You will see that the theme that is in use on the currently displayed Mind Map is drawn with a darker background, and a yellow border. Also, if the theme is the default theme used when creating new Mind Maps, it will have a check mark at the top right corner.
There are four categories of theme:
Firstly, built in themes. Built-in themes are the themes that come with NovaMind. It is possible that we may add new themes over time, so you may want to check back here after updates, even if you aren’t usually using the built-in themes.
Favorites are themes that you have marked as favorite. The newest favorite theme will be presented first in the list, with the others in reverse order of when they were made favorites.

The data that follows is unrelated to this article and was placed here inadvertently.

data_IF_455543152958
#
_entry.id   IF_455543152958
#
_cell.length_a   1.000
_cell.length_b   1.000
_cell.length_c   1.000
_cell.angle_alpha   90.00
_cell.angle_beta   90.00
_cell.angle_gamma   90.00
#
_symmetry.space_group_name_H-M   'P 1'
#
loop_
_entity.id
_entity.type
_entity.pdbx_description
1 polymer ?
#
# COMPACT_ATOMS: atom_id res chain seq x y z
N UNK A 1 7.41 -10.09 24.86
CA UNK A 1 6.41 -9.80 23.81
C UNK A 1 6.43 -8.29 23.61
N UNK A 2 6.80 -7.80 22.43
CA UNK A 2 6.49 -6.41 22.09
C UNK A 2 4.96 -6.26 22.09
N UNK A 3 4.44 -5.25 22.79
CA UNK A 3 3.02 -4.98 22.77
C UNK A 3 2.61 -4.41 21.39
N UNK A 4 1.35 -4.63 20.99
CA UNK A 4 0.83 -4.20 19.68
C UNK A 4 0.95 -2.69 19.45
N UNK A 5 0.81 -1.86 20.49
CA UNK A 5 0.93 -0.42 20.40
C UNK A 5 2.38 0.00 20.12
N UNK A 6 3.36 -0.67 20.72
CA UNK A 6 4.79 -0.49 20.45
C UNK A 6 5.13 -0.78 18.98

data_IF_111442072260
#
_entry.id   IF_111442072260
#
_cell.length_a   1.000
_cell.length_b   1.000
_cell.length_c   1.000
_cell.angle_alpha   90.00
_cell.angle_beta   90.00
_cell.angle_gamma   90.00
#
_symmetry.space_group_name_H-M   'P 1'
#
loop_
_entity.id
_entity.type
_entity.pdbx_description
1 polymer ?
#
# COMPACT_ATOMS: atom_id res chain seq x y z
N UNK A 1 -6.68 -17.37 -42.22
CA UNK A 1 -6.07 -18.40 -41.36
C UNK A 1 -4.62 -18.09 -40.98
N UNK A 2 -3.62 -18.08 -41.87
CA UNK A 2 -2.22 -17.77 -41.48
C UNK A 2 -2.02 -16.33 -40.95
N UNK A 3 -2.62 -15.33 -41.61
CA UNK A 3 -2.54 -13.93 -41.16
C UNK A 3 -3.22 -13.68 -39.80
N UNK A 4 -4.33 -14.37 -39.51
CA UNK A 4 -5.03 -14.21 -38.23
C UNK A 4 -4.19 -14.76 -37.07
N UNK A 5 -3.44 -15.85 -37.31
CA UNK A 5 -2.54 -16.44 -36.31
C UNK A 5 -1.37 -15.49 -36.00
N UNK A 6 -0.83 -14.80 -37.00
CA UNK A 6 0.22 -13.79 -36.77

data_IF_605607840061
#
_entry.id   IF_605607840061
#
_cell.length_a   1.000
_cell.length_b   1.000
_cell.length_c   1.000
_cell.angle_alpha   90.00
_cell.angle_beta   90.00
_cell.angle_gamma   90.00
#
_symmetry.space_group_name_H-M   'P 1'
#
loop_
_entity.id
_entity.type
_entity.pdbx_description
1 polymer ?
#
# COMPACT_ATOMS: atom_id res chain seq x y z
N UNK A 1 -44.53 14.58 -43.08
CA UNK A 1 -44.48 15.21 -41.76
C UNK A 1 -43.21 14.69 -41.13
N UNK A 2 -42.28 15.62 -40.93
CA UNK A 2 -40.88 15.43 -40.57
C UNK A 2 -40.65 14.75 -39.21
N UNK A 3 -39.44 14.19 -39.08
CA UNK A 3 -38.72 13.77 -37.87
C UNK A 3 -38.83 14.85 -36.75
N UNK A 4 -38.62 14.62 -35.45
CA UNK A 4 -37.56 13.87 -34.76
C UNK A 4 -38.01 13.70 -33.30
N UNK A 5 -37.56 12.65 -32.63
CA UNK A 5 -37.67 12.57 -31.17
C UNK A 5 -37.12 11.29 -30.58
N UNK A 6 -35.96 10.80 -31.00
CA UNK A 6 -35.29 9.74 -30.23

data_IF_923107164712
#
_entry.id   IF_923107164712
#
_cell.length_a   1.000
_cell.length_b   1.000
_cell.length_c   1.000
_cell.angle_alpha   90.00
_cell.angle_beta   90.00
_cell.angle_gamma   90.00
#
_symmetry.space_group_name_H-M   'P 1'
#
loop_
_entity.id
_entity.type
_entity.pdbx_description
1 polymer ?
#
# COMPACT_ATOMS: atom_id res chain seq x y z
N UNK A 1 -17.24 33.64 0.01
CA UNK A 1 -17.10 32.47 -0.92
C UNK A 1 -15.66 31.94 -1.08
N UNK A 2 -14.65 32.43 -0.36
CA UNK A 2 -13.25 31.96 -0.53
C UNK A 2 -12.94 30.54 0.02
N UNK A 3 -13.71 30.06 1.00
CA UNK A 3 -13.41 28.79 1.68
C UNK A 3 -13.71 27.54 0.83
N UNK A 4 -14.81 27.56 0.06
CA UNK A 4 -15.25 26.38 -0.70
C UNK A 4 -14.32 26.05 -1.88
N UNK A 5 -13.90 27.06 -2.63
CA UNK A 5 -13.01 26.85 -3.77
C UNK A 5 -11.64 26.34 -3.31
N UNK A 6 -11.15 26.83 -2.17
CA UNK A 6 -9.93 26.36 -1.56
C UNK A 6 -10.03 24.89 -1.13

Custom themes are available in NovaMind Pro and Platinum. These are themes that you have either created, or imported.
The themes in the “In Document” section are the themes that are used in your current document. Note that if you got a document from someone else, or created the document with a theme you don’t currently have on your system, the theme will appear in this list, but you wouldn’t be able to apply it to other documents, since you don’t have it on your computer. However, if this is the case, you would be able to use the option to save it as a custom theme, if you are using NovaMind Pro or Platinum.
To use one of the themes, click on it to select it. It will be applied to the current Mind Map. You can see that the look of the entire Mind Map changes when we change the theme.
To see the options for working with the existing themes, click the action button with the gear on it. You will see a menu like this…